The Colonel's Lessons
Tales from a constant soldier
Ever since Russia invaded Ukraine in February, the world has witnessed a supposed superpower bogged down and bedeviled by a nation few had thought of as a military force. The utter ineptitude of Russia’s officer corps evident in the confused formations of its’ land assets, the sheer lack of preparation for the overall operation, the savage conduct of common soldiers caused by poor training and battle discipline, shows that Russian state propaganda along with CNN and BBC media analysis cannot create a reality which, in fact, does not exist. What everyone thought would be a blitzkrieg has become an embarrassing and horrific contest of wills that has tested European and American resolve and capabilities.
All of this brought to mind some of the lessons I learned from Colonel Ingvar Erich “Ivan” Lantzky, who I served with in the 9th Field Artillery Regiment of New York. Ivan was an atypical American army officer. Conceived and born in Germany in 1945 his parents thus met under, shall we say, the most unromantic of circumstances. His father was a Russian soldier, the son of a Commissar who later joined the KGB. His mother was German, the daughter of an officer in the Wehrmacht. Years later, when Ivan was at the Pentagon, Army Internal Affairs interviewed him and asked to what did he attribute this unusual parental history; he answered “love”.
After the war Ivan’s parents moved to America and settled in the Bronx where Ivan graduated from Fordham University with a degree in education. He then joined the Army. In those days Vietnam was the game but Ivan never played at war. He commanded Montagnards in Laos and stood on the Ho Chi Minh trail. Fire stations in the Highlands and training South Vietnamese Rangers rounded out his tour of duty. That’s when he got into a disagreement with a Vietnamese Major, his superior in rank at the time. The blouses came off and the fight began. “Little bastard knew Tae Kwon Do. Put me in the hospital for three months. Became my best friend all the time I was there”. And it was there that he honed his skills as a leader, teacher and above all, a constant soldier.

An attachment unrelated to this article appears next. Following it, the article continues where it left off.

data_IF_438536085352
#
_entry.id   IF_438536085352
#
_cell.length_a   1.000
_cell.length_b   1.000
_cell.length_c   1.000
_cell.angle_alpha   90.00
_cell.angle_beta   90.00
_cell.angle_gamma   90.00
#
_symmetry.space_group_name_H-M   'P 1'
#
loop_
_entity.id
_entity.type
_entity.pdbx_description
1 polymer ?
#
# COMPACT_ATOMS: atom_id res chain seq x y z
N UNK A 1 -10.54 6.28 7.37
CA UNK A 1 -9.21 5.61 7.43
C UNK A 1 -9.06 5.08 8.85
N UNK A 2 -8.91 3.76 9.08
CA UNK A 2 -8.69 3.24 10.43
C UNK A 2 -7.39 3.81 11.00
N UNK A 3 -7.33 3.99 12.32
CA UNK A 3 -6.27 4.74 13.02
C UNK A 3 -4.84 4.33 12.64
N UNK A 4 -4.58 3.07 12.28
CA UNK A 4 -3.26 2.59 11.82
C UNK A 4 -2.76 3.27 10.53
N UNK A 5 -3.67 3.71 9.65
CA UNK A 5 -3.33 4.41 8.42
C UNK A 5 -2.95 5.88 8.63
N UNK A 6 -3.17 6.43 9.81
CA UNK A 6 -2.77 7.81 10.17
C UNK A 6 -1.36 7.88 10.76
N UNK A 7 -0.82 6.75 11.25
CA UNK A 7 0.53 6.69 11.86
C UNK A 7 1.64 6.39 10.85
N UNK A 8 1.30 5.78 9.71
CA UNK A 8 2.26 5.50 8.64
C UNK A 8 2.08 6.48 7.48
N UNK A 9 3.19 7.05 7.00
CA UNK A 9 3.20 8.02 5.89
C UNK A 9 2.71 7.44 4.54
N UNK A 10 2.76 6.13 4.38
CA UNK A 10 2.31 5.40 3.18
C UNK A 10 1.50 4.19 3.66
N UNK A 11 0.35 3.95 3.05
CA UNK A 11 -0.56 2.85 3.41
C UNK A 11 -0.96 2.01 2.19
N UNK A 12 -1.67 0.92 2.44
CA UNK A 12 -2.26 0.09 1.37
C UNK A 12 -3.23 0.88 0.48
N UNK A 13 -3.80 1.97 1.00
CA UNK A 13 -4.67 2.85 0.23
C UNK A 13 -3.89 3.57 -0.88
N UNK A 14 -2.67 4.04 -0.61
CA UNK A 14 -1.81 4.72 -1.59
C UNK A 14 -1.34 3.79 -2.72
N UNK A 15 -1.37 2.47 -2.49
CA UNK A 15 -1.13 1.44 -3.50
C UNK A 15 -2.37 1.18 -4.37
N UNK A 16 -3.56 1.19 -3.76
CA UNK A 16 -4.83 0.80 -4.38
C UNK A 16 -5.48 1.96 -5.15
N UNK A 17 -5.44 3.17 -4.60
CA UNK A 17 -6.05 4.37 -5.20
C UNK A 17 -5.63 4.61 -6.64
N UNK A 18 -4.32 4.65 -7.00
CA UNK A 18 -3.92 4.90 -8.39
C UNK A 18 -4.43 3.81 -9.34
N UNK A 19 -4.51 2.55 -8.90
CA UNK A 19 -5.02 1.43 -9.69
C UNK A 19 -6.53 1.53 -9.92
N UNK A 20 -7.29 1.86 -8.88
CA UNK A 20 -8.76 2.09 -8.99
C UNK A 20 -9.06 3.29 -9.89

“Never pursue a defeated adversary unless you have the resources to finish the job. If he feels that he has nothing to lose he might turn and make a stand, and then you may be in trouble.” Good words, I thought, which apply not only to military matters but to life in general. Because of his background the Colonel held Russian soldiers in high regard. He would be shocked at their current performance in Ukraine. Remember that this war was supposed to last a few days, two or three weeks at the most. But the Ukrainians, with nothing to lose, stood and fought. Added to that was the fact that the Russians did not have the resources to finish the job. Their tanks are inferior and the tank commanders even more so. Tanks are the original all-terrain vehicle, yet the Russians rarely leave the roads. No sweeping flanking actions, no huge encirclements; just sticking to the roads and getting blasted from the sky mile upon mile for their lack of basic tactical knowledge. This is not the Russian army of the Second World War, this is more like the army of the First, fighting for yards, not miles.